The Dallas ISD Board of Trustees approved five priorities for the 88th Session of the Texas Legislature, during the Jan. 26 board meeting.
Key priorities include funding and supporting the following initiatives:
Safety will continue to remain a top priority for Dallas ISD. To ensure students remain protected against any potential threat, the district seeks an increase in the state’s School Safety Allotment to a total of $200 per student, which currently stands at $9.72. The additional funding would be used to implement our comprehensive safety plan. Currently, the district spends approximately $210 per student.
Additional funding to address student learning loss, teacher shortage, and cost of inflation
Dallas ISD seeks to raise the Basic Allotment by $200 per student to give every district in Texas the opportunity to accommodate rising costs, including salary increases, which should address the teacher shortage. Inflation has not only impacted the cost of living for team members, but also for school districts to cover operating costs for items such as fuel, utilities, supplies and services.
Ensure accountability of tax dollars
Among other priorities, the district opposes all efforts to use public dollars to support a voucher program. Public tax dollars directed toward education should only fund public schools with clear systems of accountability in place. The diversion of tax dollars to schools unaccountable to taxpayers takes needed resources out of public school classrooms, hurts Dallas ISD’s ability to pay our teachers, team members, and reduces transparency for the use of public tax dollars.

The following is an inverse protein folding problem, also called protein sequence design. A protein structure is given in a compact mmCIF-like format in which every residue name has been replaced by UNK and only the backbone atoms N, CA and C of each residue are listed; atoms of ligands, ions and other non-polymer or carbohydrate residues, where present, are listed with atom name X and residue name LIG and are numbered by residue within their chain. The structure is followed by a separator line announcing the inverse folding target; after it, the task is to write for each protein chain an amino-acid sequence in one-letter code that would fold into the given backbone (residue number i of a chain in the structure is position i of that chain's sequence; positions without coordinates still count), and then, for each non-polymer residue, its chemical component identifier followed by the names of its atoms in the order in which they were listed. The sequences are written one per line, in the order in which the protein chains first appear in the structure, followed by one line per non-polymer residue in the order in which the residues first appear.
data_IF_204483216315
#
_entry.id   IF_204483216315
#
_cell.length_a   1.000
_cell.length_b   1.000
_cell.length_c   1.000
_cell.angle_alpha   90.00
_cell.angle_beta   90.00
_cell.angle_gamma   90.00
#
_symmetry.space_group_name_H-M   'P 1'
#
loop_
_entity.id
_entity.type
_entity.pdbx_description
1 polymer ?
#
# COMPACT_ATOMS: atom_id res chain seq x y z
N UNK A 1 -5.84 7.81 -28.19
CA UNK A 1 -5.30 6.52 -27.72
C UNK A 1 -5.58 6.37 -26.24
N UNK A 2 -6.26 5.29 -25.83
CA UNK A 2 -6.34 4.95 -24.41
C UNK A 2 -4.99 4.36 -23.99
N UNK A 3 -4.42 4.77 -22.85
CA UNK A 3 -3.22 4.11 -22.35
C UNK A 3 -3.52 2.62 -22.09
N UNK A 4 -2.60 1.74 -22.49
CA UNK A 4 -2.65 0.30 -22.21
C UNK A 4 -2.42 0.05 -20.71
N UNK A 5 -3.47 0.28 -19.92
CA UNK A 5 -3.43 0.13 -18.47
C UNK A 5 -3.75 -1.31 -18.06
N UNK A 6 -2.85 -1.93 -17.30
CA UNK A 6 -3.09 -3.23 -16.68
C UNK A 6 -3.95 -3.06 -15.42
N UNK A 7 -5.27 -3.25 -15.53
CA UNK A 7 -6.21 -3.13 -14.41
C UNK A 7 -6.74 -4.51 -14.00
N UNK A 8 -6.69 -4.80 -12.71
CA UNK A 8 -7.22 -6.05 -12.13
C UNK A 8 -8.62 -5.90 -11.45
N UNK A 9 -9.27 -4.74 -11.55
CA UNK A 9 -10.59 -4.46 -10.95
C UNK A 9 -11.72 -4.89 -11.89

Preserve local decision-making
The district believes a vast, diverse state cannot answer every challenge with state-mandated solutions. Locally elected, locally accountable school boards need flexibility to meet the needs of their students, manage taxpayer resources, conduct elections, and respond to the needs and priorities of their communities.
School districts like Dallas ISD, which serve students from low-income families, need the resources to get children into Pre-K as early as three years old, since it dramatically increases their potential and achievement throughout their academic life. If full funding is not viable statewide, provide full funding to Pre-K for students in Tiers 4 and 5 of poverty. Currently, Dallas ISD adds $13.3 million over what it receives through the state’s Early Education Allotment and half-day ADA to serve its nearly 10,000 students enrolled in Pre-K.
A full description of the district’s priorities can be found here.